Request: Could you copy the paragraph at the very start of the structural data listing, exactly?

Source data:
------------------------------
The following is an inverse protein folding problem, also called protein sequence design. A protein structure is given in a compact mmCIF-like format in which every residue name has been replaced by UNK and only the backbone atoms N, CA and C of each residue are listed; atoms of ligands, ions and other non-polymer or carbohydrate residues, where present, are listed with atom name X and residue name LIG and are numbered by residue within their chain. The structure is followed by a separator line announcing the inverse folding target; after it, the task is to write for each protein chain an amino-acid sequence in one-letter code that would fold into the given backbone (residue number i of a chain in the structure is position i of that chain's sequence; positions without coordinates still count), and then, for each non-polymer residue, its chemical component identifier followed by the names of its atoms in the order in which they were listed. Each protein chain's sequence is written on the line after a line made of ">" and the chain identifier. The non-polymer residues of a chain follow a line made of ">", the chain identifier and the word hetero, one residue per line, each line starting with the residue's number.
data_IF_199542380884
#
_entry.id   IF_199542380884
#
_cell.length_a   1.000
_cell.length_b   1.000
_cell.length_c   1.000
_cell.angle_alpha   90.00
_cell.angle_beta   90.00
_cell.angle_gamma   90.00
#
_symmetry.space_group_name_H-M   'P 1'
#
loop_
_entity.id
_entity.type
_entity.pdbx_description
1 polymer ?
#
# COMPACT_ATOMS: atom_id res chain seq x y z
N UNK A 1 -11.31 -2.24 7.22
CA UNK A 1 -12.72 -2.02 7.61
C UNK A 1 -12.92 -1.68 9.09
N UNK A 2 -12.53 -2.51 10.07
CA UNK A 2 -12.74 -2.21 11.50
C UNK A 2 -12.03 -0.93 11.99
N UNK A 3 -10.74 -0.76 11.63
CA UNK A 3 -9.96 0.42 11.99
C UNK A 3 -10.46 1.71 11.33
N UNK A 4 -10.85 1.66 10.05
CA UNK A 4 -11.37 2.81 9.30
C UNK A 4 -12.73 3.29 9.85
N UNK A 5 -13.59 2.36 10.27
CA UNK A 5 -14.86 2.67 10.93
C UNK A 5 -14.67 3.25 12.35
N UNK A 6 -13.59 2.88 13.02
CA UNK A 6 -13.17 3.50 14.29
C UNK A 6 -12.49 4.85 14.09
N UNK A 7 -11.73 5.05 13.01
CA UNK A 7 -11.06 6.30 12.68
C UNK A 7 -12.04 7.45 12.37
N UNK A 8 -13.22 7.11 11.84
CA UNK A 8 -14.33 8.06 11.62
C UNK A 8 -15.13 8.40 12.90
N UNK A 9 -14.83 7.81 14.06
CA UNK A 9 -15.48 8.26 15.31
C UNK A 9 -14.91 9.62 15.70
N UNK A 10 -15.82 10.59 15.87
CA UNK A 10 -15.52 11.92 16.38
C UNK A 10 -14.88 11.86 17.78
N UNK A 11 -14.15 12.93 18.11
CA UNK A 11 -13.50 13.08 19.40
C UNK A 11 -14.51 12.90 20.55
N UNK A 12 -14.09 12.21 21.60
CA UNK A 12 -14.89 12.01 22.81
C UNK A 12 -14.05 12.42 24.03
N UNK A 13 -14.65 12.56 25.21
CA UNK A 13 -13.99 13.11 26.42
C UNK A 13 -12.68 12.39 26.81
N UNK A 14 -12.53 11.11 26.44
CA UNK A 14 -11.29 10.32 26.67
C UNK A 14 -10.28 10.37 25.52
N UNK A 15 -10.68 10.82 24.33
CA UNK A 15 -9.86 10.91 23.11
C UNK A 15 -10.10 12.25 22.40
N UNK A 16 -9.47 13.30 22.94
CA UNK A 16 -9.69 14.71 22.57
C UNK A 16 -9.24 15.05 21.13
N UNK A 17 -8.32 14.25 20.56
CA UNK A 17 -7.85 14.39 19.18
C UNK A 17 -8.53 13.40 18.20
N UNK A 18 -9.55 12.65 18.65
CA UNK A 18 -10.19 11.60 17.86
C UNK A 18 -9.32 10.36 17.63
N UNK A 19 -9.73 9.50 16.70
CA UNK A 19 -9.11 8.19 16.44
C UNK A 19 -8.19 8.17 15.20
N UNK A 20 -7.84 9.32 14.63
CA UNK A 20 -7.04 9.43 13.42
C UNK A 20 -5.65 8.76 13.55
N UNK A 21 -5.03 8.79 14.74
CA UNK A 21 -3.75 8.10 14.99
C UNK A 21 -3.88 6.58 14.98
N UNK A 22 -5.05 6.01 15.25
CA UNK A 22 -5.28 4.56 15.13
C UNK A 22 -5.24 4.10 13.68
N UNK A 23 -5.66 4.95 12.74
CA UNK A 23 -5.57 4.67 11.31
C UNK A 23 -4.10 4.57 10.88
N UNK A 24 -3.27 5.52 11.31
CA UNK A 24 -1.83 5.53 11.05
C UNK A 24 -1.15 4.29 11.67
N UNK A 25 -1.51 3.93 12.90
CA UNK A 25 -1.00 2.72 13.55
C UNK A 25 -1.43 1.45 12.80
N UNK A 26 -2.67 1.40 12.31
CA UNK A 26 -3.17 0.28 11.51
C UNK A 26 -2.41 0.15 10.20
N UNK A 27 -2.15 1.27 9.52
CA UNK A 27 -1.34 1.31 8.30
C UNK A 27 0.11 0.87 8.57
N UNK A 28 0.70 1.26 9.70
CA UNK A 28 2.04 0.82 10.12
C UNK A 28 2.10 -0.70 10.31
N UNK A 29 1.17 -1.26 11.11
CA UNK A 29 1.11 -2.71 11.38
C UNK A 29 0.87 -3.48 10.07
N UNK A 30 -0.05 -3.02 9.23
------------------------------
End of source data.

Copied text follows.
The following is an inverse protein folding problem, also called protein sequence design. A protein structure is given in a compact mmCIF-like format in which every residue name has been replaced by UNK and only the backbone atoms N, CA and C of each residue are listed; atoms of ligands, ions and other non-polymer or carbohydrate residues, where present, are listed with atom name X and residue name LIG and are numbered by residue within their chain. The structure is followed by a separator line announcing the inverse folding target; after it, the task is to write for each protein chain an amino-acid sequence in one-letter code that would fold into the given backbone (residue number i of a chain in the structure is position i of that chain's sequence; positions without coordinates still count), and then, for each non-polymer residue, its chemical component identifier followed by the names of its atoms in the order in which they were listed. Each protein chain's sequence is written on the line after a line made of ">" and the chain identifier. The non-polymer residues of a chain follow a line made of ">", the chain identifier and the word hetero, one residue per line, each line starting with the residue's number.